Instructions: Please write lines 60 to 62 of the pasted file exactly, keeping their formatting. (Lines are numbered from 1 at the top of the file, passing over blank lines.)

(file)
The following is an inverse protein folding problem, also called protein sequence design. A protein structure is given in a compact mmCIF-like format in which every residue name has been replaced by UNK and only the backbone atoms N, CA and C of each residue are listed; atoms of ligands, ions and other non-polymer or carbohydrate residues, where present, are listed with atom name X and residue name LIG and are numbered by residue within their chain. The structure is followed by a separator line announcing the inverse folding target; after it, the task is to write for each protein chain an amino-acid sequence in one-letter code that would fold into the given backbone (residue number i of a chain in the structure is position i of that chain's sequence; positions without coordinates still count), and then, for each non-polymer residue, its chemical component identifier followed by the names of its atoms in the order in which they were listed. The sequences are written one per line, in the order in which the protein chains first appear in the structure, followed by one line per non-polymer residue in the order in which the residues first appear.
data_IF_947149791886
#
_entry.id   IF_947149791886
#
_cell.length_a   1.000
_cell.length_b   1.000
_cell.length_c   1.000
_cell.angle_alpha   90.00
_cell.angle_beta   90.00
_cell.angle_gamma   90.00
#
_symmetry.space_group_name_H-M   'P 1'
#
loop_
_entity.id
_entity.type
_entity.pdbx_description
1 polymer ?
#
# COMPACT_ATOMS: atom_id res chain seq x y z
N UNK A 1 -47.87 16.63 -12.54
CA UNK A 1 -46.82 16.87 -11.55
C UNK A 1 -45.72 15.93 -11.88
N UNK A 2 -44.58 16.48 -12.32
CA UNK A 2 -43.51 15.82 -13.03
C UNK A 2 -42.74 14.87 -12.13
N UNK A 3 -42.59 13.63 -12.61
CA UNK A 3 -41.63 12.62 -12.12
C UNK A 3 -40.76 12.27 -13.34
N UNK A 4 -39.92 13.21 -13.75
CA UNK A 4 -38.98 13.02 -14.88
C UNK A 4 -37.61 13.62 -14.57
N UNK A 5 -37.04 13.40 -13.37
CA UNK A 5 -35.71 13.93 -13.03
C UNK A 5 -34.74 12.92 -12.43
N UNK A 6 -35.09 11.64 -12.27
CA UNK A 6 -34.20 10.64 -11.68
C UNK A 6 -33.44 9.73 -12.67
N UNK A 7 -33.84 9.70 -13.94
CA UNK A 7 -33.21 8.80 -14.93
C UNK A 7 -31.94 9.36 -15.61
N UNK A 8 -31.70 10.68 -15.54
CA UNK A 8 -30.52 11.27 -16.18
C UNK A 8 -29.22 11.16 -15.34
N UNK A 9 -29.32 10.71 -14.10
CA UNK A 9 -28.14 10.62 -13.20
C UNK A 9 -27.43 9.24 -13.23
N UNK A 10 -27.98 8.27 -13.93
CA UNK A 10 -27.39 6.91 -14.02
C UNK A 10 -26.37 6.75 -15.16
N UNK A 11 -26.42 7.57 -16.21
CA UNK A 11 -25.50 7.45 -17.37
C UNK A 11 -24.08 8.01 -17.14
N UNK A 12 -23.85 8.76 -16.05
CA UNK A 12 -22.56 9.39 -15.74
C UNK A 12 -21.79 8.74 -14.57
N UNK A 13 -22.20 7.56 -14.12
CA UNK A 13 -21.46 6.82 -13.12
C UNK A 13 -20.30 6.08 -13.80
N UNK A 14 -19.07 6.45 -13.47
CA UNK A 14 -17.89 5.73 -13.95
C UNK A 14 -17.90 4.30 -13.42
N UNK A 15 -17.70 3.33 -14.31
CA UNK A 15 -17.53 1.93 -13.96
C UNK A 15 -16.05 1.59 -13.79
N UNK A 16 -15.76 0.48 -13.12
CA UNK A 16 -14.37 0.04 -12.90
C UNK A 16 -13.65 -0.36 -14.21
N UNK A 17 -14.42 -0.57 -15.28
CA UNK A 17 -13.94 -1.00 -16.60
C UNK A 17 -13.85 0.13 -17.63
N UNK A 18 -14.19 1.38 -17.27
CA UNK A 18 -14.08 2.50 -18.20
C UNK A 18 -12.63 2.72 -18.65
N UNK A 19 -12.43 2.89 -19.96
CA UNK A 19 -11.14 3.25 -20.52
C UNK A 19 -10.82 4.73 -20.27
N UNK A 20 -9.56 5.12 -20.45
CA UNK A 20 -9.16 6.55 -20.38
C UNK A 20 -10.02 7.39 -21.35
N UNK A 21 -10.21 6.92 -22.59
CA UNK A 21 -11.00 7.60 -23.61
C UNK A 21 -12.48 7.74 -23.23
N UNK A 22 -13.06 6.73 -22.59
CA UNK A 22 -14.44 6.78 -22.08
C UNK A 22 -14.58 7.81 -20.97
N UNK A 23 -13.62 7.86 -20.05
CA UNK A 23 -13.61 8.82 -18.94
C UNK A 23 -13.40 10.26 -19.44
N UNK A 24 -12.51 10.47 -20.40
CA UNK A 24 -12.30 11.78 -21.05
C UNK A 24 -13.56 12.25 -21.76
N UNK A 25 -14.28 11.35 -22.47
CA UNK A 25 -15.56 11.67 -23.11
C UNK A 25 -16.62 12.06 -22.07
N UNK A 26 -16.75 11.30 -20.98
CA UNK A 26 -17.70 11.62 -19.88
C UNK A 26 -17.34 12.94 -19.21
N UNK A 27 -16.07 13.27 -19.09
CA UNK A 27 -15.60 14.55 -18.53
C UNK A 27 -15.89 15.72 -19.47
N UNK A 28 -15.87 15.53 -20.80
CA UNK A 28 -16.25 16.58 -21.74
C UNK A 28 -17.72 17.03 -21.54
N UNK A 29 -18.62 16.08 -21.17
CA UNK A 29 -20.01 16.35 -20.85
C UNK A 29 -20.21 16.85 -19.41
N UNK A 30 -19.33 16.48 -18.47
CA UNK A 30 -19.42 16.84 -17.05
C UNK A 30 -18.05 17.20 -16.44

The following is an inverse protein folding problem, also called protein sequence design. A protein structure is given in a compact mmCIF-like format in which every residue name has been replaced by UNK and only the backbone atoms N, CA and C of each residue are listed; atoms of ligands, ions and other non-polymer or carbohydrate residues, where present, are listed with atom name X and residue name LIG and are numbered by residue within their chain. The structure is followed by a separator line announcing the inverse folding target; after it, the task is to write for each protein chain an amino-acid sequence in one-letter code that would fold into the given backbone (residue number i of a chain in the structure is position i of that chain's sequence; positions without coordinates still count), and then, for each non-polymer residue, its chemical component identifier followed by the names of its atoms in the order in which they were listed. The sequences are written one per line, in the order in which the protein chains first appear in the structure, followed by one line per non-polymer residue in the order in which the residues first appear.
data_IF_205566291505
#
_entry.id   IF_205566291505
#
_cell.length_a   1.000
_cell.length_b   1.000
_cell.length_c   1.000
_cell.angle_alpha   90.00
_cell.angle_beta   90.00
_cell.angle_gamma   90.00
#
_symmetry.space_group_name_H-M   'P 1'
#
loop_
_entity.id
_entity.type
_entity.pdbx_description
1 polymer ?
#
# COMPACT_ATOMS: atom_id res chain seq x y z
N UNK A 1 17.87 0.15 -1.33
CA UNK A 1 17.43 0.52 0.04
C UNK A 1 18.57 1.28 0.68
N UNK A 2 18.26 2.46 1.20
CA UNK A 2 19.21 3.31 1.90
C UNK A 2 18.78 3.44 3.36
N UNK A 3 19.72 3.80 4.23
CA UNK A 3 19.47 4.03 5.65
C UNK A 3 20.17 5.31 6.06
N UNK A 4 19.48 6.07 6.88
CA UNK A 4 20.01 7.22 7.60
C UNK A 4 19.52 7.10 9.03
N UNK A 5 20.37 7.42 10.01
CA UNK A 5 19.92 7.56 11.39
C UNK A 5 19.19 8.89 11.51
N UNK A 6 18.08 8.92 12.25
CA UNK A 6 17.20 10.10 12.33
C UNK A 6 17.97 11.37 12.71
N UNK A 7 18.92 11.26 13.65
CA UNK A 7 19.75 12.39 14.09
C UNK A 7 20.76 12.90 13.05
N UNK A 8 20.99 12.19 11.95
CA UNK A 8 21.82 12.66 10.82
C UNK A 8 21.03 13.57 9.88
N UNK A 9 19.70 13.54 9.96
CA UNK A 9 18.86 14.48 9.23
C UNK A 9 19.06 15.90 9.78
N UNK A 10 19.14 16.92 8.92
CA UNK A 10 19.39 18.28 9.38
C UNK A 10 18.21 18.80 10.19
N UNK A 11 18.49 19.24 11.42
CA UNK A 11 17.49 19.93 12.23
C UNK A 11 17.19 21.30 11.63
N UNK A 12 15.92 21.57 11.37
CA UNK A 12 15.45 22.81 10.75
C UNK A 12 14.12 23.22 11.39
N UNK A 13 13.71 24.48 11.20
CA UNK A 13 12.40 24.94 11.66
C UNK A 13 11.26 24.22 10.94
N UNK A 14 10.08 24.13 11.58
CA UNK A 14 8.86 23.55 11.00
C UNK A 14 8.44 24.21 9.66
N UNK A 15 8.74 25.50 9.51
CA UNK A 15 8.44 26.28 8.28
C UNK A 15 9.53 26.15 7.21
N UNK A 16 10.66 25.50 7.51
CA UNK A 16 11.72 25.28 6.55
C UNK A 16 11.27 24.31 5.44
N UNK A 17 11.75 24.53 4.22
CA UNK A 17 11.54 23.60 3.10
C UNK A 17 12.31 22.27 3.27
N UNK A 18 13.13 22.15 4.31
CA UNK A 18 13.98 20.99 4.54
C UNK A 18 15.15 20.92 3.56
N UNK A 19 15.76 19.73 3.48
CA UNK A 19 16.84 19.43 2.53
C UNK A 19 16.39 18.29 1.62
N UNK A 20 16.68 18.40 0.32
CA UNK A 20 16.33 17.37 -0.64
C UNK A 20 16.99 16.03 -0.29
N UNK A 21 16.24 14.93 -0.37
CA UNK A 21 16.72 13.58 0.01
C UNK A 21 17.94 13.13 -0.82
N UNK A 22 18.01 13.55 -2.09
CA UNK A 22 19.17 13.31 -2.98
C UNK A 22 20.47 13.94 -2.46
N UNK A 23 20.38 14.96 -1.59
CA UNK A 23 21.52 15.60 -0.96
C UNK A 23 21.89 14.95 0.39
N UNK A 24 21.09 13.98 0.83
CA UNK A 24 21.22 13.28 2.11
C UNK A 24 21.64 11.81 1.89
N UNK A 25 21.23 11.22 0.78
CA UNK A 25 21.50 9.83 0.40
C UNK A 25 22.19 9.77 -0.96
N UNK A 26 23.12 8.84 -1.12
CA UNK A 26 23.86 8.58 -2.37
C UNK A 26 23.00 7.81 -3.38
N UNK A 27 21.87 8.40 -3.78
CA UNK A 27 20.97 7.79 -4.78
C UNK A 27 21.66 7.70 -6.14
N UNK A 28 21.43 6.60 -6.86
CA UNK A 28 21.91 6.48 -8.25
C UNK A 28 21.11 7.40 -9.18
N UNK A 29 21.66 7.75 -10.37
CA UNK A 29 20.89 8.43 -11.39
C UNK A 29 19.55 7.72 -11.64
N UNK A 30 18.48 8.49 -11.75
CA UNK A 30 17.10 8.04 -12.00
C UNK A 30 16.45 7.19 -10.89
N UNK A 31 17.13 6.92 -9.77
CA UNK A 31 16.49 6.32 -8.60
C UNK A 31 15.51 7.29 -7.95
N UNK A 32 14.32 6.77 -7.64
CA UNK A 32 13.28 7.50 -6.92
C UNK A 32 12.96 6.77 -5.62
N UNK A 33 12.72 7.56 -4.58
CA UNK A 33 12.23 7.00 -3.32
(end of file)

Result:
C UNK A 13 -20.30 6.08 -13.80
N UNK A 14 -19.07 6.45 -13.47
CA UNK A 14 -17.89 5.73 -13.95